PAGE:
This court decision made it clear that the mere addition of a computer in a patent application will not change the subject matter of the discovery so as to rescue what is originally unpatentable. A mathematical formula was not allowed to be patentable just because it is processed by a computer.

Though Schlumberger is the only case involving software patents and it was clearly not in favour of allowing software patents, the decision did not prohibit patenting ANY software related invention, but merely one in which “what was discovered” would not be considered as a qualifying subject matter if a computer is or should be used to implement it.

CIPO interpreted this a consequent decision (Application No. 96284) to mean the following:

  1. Claims to a computer program per se are not patentable;
  2. Claims o a new method of programming a computer are not patentable;
  3. Claims to a computer program in a novel manner where the novelty lies solely in the program or algorithm are not patentable;
  4. Claims to a computing apparatus programmed in a novel manner, where the patentable advance in the apparatus itself, are patentable; and
  5. Claims to a method or process carries out with a specific novel apparatus devised to implement newly discovered idea are patentable. 

This summary corresponds with the Schlumberger case as a pure computer program or an invention in which the novelty is in the program are not patentable, while an invention that uses a computer program and has its novel aspect outside the computer program would be patentable.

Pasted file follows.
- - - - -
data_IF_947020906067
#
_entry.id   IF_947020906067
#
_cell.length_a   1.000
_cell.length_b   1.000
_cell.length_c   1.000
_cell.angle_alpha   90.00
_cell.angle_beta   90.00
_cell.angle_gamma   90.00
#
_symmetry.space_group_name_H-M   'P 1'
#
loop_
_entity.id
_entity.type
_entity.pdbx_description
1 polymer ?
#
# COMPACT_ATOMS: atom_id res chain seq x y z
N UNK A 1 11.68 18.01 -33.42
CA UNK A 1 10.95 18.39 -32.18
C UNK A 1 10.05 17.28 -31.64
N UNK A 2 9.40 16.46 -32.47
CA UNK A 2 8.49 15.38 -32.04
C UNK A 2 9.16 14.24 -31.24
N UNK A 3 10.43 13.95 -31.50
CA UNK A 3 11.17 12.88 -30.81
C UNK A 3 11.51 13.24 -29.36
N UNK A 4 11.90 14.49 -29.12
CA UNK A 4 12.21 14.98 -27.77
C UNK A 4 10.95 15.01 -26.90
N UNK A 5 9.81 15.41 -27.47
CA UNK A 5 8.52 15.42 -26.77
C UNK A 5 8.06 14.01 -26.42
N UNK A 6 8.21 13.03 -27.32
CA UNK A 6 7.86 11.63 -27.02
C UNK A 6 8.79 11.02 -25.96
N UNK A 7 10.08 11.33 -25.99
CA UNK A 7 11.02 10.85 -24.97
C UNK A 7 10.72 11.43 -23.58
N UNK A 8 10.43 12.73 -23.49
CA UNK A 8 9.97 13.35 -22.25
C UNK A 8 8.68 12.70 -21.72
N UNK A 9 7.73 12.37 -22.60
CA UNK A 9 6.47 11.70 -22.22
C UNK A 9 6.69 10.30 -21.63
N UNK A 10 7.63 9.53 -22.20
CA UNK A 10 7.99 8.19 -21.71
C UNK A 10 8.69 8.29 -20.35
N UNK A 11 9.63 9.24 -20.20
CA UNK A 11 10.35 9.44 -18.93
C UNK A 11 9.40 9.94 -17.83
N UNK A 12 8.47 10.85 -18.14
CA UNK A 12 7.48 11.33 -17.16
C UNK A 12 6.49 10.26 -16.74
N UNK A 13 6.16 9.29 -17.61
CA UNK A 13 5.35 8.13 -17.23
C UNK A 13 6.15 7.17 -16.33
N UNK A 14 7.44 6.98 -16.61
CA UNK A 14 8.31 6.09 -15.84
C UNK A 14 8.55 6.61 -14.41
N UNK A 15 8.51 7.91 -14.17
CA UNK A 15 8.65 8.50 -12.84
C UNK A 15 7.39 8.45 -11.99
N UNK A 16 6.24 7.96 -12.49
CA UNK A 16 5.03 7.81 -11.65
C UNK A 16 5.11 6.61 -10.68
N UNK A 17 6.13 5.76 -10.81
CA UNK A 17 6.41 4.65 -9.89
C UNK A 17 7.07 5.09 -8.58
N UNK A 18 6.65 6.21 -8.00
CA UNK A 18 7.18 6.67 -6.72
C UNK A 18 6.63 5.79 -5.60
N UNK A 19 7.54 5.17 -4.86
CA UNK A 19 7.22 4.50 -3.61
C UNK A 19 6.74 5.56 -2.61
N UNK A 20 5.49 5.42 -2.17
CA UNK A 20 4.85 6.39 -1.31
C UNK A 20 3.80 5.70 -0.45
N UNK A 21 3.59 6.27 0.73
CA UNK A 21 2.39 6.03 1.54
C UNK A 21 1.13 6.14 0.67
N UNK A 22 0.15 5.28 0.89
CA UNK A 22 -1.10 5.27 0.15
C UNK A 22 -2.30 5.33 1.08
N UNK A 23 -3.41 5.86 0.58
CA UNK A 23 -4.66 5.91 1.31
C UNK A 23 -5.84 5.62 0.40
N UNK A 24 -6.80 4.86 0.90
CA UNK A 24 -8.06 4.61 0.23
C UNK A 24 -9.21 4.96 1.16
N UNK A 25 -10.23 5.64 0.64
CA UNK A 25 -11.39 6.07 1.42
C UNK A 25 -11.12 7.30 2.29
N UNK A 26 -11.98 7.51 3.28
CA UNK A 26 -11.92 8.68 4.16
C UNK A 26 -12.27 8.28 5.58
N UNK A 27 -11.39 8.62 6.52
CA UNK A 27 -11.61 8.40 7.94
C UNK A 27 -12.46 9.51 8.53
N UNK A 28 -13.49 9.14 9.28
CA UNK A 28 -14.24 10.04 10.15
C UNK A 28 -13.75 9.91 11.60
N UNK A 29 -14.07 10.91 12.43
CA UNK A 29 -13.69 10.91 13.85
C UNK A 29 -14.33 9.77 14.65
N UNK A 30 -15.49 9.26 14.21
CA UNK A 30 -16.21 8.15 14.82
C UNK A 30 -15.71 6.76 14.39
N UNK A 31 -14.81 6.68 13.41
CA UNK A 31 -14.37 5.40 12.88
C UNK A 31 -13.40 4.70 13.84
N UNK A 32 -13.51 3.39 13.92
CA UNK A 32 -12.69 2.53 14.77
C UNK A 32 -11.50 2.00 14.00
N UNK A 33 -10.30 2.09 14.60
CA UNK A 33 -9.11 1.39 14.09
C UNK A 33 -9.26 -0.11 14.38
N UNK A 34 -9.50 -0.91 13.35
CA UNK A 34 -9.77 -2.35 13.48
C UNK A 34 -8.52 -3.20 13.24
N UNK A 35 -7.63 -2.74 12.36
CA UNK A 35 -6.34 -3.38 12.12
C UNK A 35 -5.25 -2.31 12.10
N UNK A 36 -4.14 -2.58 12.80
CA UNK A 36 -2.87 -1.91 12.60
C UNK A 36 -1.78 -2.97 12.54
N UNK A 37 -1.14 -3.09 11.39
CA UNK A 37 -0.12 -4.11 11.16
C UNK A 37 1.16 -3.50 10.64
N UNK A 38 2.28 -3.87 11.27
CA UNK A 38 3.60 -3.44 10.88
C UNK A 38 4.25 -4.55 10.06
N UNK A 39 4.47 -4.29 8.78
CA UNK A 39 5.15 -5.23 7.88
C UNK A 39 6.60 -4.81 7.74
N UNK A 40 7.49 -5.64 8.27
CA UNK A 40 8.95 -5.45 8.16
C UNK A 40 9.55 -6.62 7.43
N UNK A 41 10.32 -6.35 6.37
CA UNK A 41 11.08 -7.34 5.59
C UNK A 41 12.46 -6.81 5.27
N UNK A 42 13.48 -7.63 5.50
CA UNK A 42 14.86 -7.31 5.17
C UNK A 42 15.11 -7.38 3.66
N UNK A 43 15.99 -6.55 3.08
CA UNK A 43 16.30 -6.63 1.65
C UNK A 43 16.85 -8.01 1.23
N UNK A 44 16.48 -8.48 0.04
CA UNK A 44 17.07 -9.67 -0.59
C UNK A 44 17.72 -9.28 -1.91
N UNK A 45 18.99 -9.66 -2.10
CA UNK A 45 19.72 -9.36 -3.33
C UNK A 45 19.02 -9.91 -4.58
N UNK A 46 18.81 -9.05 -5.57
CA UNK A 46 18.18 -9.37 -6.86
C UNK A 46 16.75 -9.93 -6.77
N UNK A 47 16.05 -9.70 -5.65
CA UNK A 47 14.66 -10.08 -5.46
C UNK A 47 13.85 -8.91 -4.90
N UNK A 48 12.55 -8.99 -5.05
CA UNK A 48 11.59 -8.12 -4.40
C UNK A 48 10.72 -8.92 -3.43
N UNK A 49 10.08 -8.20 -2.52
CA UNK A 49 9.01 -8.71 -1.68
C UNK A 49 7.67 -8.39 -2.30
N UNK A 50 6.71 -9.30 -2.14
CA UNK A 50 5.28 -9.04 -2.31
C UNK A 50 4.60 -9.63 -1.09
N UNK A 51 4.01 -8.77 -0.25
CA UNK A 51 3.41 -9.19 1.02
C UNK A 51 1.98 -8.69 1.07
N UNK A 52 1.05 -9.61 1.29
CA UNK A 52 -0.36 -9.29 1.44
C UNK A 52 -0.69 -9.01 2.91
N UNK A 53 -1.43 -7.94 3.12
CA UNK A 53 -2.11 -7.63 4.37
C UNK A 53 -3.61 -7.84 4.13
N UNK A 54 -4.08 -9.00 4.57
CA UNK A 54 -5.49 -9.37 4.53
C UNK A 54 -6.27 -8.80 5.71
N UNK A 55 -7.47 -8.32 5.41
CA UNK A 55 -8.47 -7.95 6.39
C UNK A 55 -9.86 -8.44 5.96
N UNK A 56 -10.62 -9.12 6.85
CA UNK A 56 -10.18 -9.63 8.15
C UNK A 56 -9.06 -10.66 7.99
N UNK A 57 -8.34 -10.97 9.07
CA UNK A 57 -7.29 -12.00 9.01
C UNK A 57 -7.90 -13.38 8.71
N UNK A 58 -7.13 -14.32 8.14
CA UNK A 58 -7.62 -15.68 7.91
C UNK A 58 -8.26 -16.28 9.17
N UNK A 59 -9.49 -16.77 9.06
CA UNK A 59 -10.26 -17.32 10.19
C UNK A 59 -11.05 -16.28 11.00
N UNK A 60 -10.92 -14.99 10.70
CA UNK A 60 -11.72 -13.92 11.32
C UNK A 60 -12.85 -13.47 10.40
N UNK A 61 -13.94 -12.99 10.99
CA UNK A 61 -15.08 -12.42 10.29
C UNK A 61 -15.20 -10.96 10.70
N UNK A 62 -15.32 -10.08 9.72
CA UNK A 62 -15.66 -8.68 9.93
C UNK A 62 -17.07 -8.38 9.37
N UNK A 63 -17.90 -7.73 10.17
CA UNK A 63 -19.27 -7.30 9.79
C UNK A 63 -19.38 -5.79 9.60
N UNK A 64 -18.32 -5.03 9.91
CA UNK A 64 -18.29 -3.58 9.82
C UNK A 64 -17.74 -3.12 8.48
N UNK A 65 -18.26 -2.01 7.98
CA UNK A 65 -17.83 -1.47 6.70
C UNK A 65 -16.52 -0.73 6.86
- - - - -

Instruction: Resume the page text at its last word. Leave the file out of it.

This position was justified at its time as the software industry was still in its early days and computer hardware was a bigger industry in which innovation was rapidly changing. Research and Development could have been easily protected by the patent system with the Schlumberger decision as the decision allows computer related inventions to be patentable where the innovation is in the apparatus (the hardware) and that adequately protects and promotes this industry.

However, this position is changed now as software is clearly one of the most important industries in world economy and there is a great need to protect and promote the investment in this field. This change in important in software is reflected in more recet CIPO decisions, which are not binding and can be overturned by any court if ever challenged.

But before we turn to the CIPO decision, we should talk in the second post about other more recent additional obstacles that face software patent application as became apparent from business method patent applications, which face a very similar objects at CIPO.